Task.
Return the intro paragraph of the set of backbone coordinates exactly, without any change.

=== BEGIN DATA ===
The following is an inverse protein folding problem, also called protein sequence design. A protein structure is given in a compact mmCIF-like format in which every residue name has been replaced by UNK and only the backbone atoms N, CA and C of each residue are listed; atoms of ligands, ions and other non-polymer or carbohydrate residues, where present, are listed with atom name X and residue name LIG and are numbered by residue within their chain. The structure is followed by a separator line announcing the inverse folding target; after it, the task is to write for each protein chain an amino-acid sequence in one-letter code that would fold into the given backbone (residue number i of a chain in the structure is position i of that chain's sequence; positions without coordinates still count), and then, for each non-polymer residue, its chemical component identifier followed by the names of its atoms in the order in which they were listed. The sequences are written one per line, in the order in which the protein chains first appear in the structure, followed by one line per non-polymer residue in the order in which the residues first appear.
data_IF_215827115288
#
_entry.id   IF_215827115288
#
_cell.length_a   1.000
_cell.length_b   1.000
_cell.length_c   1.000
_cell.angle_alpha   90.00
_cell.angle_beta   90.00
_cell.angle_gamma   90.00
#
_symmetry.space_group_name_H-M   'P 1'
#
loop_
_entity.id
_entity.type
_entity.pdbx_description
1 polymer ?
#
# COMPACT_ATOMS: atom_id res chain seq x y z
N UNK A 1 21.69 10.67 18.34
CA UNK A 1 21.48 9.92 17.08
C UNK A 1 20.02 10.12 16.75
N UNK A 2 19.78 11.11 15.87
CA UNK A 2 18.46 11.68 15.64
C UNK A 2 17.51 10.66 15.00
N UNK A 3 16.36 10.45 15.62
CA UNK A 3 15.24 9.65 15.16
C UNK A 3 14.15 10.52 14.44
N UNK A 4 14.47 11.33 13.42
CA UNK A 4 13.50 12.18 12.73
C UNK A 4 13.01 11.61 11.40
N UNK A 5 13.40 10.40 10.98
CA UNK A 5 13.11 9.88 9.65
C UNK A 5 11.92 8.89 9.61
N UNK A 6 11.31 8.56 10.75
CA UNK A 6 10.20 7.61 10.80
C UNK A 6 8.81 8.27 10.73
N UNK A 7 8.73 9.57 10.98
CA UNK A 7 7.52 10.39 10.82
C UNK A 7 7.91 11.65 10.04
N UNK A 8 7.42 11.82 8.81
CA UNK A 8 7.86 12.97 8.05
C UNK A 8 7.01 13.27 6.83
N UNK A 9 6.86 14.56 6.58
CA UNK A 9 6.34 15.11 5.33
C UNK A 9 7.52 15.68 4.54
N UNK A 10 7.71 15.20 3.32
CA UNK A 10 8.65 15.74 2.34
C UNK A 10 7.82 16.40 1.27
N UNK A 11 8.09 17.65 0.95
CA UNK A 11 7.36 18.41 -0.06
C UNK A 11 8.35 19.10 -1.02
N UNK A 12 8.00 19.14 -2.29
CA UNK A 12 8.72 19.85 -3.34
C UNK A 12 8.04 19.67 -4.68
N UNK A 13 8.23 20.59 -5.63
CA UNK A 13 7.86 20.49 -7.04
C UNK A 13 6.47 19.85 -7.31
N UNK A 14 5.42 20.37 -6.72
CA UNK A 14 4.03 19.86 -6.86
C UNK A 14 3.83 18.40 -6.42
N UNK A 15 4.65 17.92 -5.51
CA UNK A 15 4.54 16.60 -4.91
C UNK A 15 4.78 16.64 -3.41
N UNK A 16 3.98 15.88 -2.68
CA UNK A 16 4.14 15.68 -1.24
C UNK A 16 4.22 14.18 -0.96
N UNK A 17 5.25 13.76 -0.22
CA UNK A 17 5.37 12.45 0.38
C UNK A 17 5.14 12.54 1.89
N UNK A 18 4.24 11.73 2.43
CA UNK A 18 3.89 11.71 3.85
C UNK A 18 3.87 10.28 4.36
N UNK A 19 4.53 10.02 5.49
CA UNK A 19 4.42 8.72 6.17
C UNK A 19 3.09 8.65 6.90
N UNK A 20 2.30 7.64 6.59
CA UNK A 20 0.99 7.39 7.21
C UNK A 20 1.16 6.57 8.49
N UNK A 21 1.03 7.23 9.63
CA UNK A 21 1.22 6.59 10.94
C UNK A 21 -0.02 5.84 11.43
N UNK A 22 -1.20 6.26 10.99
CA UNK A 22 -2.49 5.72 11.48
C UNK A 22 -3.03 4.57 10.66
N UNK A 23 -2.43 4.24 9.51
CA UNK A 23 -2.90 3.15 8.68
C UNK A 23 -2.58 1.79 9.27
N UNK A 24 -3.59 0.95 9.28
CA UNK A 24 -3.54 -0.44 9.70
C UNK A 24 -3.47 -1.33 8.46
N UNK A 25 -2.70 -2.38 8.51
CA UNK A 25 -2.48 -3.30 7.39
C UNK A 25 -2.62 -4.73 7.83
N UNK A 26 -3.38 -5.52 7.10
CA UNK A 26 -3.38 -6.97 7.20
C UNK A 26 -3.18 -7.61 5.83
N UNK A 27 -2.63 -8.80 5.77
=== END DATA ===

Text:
The following is an inverse protein folding problem, also called protein sequence design. A protein structure is given in a compact mmCIF-like format in which every residue name has been replaced by UNK and only the backbone atoms N, CA and C of each residue are listed; atoms of ligands, ions and other non-polymer or carbohydrate residues, where present, are listed with atom name X and residue name LIG and are numbered by residue within their chain. The structure is followed by a separator line announcing the inverse folding target; after it, the task is to write for each protein chain an amino-acid sequence in one-letter code that would fold into the given backbone (residue number i of a chain in the structure is position i of that chain's sequence; positions without coordinates still count), and then, for each non-polymer residue, its chemical component identifier followed by the names of its atoms in the order in which they were listed. The sequences are written one per line, in the order in which the protein chains first appear in the structure, followed by one line per non-polymer residue in the order in which the residues first appear.